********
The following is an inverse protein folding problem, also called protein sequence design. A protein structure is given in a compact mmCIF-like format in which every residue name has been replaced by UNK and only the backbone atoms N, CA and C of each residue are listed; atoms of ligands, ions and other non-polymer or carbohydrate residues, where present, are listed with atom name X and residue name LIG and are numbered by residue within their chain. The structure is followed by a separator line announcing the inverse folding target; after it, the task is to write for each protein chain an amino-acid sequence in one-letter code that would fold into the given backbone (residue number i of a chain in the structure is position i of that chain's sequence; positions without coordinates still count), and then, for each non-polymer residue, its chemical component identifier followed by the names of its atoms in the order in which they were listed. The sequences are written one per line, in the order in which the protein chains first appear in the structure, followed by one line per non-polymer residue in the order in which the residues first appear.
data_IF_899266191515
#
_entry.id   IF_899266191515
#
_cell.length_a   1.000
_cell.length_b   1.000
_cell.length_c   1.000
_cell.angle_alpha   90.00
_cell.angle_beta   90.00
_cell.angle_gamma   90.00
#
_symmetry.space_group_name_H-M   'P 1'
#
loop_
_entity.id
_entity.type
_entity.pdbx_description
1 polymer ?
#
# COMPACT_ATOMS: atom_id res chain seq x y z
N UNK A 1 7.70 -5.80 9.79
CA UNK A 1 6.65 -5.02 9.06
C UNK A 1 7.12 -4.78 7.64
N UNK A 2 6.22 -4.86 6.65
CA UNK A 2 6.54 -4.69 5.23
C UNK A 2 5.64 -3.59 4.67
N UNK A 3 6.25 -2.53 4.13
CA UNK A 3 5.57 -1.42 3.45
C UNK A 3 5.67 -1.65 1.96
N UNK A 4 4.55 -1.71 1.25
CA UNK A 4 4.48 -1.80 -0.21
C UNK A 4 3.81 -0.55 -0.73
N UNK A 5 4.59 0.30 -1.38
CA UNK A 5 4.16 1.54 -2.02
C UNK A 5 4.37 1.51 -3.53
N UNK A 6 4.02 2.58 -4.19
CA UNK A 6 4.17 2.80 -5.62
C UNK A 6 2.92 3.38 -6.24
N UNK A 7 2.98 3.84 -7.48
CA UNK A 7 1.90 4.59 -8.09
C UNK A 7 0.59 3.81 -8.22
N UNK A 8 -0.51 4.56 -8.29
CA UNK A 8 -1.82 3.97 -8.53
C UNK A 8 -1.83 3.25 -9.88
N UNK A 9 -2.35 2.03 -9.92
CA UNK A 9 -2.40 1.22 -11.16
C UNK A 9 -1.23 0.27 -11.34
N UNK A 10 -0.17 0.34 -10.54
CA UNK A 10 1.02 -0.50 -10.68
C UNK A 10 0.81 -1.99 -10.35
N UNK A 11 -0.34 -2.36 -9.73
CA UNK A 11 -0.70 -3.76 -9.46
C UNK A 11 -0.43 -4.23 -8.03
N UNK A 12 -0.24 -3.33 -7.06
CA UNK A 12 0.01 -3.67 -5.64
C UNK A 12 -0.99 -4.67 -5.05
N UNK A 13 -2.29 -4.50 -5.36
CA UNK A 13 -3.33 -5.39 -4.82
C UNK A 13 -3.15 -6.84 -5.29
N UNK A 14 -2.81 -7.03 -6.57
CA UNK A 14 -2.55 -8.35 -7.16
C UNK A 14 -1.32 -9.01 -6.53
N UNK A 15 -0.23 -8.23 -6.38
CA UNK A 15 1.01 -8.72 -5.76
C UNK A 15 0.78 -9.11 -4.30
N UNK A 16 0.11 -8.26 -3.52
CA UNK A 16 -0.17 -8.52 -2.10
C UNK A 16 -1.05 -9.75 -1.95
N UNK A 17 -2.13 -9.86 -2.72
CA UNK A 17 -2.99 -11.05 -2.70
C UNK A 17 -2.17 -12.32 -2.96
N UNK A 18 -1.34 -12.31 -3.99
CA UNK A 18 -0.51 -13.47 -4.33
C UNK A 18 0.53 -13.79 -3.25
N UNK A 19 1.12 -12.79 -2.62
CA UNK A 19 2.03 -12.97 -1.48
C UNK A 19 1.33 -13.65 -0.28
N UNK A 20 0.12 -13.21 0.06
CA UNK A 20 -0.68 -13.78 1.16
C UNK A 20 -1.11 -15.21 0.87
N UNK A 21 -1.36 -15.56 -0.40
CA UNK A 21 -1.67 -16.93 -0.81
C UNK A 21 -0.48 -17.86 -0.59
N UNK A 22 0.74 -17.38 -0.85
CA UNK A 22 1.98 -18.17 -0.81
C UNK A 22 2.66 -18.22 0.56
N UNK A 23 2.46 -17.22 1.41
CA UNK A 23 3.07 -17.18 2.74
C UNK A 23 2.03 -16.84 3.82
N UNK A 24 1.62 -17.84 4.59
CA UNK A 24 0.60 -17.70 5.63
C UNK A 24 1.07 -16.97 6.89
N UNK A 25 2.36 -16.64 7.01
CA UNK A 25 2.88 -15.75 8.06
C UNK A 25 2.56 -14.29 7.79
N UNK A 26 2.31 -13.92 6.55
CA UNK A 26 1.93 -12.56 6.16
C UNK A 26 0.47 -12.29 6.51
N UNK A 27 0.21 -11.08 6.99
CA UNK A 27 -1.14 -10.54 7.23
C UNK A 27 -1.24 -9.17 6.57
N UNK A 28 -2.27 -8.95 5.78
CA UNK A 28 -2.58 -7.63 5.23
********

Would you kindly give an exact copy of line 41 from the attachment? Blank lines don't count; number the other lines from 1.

CA UNK A 7 1.90 4.59 -8.09